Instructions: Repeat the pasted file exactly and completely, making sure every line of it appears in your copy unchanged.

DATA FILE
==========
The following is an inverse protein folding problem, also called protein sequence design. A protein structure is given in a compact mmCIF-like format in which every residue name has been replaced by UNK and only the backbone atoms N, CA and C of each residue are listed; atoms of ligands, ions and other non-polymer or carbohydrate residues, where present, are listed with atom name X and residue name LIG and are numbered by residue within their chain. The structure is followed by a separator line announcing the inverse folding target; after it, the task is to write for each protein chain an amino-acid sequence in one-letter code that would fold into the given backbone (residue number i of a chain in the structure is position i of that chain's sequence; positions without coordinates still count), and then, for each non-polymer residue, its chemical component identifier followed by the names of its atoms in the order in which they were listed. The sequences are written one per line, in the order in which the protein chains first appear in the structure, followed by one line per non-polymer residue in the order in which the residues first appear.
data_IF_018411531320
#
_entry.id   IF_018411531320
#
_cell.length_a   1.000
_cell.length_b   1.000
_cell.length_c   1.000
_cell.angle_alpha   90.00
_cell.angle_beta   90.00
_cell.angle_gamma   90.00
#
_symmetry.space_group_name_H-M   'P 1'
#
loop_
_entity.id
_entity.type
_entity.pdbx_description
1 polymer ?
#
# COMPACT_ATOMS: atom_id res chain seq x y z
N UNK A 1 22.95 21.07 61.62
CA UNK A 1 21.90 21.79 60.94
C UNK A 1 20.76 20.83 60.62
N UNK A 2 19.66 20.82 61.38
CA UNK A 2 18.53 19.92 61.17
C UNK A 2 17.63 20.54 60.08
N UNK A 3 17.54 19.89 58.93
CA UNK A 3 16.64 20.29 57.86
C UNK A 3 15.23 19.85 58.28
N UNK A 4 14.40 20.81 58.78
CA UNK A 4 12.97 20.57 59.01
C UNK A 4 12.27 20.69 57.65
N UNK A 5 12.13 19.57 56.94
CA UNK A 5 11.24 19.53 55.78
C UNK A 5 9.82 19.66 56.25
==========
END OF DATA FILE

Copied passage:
The following is an inverse protein folding problem, also called protein sequence design. A protein structure is given in a compact mmCIF-like format in which every residue name has been replaced by UNK and only the backbone atoms N, CA and C of each residue are listed; atoms of ligands, ions and other non-polymer or carbohydrate residues, where present, are listed with atom name X and residue name LIG and are numbered by residue within their chain. The structure is followed by a separator line announcing the inverse folding target; after it, the task is to write for each protein chain an amino-acid sequence in one-letter code that would fold into the given backbone (residue number i of a chain in the structure is position i of that chain's sequence; positions without coordinates still count), and then, for each non-polymer residue, its chemical component identifier followed by the names of its atoms in the order in which they were listed. The sequences are written one per line, in the order in which the protein chains first appear in the structure, followed by one line per non-polymer residue in the order in which the residues first appear.
data_IF_018411531320
#
_entry.id   IF_018411531320
#
_cell.length_a   1.000
_cell.length_b   1.000
_cell.length_c   1.000
_cell.angle_alpha   90.00
_cell.angle_beta   90.00
_cell.angle_gamma   90.00
#
_symmetry.space_group_name_H-M   'P 1'
#
loop_
_entity.id
_entity.type
_entity.pdbx_description
1 polymer ?
#
# COMPACT_ATOMS: atom_id res chain seq x y z
N UNK A 1 22.95 21.07 61.62
CA UNK A 1 21.90 21.79 60.94
C UNK A 1 20.76 20.83 60.62
N UNK A 2 19.66 20.82 61.38
CA UNK A 2 18.53 19.92 61.17
C UNK A 2 17.63 20.54 60.08
N UNK A 3 17.54 19.89 58.93
CA UNK A 3 16.64 20.29 57.86
C UNK A 3 15.23 19.85 58.28
N UNK A 4 14.40 20.81 58.78
CA UNK A 4 12.97 20.57 59.01
C UNK A 4 12.27 20.69 57.65
N UNK A 5 12.13 19.57 56.94
CA UNK A 5 11.24 19.53 55.78
C UNK A 5 9.82 19.66 56.25